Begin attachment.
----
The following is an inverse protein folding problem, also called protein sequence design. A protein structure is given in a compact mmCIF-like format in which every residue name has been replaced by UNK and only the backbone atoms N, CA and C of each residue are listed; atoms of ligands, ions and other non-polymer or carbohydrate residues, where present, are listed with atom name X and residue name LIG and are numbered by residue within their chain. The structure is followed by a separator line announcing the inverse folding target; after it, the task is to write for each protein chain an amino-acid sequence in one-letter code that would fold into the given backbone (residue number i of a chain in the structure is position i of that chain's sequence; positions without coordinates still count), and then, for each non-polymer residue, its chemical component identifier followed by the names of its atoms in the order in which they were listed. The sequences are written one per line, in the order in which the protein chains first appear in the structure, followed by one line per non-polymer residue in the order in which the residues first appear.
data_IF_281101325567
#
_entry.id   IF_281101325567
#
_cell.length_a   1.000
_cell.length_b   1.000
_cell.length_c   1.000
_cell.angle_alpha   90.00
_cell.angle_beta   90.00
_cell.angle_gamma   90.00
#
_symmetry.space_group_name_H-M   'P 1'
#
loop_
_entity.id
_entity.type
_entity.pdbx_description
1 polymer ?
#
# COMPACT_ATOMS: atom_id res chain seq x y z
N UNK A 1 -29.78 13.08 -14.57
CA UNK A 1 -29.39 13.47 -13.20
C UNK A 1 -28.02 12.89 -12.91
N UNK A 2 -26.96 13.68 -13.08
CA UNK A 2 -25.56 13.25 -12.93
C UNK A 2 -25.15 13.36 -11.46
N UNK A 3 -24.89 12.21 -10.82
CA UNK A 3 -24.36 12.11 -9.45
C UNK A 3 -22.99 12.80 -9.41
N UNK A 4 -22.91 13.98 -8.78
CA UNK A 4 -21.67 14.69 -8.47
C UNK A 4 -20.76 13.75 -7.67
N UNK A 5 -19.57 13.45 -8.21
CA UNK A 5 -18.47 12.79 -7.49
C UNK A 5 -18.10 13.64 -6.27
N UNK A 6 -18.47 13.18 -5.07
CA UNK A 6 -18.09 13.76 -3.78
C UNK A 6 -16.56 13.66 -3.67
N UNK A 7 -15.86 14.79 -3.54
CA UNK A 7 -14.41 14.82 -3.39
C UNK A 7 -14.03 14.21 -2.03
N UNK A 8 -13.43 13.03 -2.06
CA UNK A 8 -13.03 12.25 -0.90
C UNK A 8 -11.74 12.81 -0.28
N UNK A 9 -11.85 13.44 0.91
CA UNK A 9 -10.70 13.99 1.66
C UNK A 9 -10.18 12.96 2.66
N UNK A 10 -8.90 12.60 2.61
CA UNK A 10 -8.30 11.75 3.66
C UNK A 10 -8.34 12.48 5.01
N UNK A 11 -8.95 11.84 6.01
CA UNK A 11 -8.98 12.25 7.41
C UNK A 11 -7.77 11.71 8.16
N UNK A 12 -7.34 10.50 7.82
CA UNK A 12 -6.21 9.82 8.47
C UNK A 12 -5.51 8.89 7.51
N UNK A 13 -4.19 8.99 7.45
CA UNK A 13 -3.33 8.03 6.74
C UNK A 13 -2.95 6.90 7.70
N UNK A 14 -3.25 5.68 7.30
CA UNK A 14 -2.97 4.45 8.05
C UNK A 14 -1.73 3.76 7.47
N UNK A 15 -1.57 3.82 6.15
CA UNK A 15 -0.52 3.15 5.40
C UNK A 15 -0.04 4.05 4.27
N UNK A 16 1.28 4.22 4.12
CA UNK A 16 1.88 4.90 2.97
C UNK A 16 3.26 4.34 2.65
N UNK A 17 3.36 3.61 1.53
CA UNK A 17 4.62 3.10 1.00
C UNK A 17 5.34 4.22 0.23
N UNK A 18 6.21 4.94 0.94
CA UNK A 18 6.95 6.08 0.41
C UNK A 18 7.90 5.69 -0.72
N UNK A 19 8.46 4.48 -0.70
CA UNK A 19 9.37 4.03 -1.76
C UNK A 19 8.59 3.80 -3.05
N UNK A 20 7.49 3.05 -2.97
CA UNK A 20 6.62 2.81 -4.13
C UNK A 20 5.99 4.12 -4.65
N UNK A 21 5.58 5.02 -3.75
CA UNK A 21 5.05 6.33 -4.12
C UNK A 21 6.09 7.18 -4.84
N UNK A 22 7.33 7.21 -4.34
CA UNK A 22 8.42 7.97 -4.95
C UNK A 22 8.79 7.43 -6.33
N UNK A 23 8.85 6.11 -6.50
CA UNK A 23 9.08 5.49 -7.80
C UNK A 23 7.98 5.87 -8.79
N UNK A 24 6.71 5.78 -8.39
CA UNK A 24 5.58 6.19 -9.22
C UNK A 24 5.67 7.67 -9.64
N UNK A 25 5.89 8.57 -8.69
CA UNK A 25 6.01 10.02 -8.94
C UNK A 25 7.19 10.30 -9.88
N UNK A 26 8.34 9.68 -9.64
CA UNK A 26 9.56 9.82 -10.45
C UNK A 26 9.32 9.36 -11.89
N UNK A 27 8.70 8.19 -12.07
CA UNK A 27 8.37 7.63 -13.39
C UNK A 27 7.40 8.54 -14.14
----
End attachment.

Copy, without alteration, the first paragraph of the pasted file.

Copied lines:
The following is an inverse protein folding problem, also called protein sequence design. A protein structure is given in a compact mmCIF-like format in which every residue name has been replaced by UNK and only the backbone atoms N, CA and C of each residue are listed; atoms of ligands, ions and other non-polymer or carbohydrate residues, where present, are listed with atom name X and residue name LIG and are numbered by residue within their chain. The structure is followed by a separator line announcing the inverse folding target; after it, the task is to write for each protein chain an amino-acid sequence in one-letter code that would fold into the given backbone (residue number i of a chain in the structure is position i of that chain's sequence; positions without coordinates still count), and then, for each non-polymer residue, its chemical component identifier followed by the names of its atoms in the order in which they were listed. The sequences are written one per line, in the order in which the protein chains first appear in the structure, followed by one line per non-polymer residue in the order in which the residues first appear.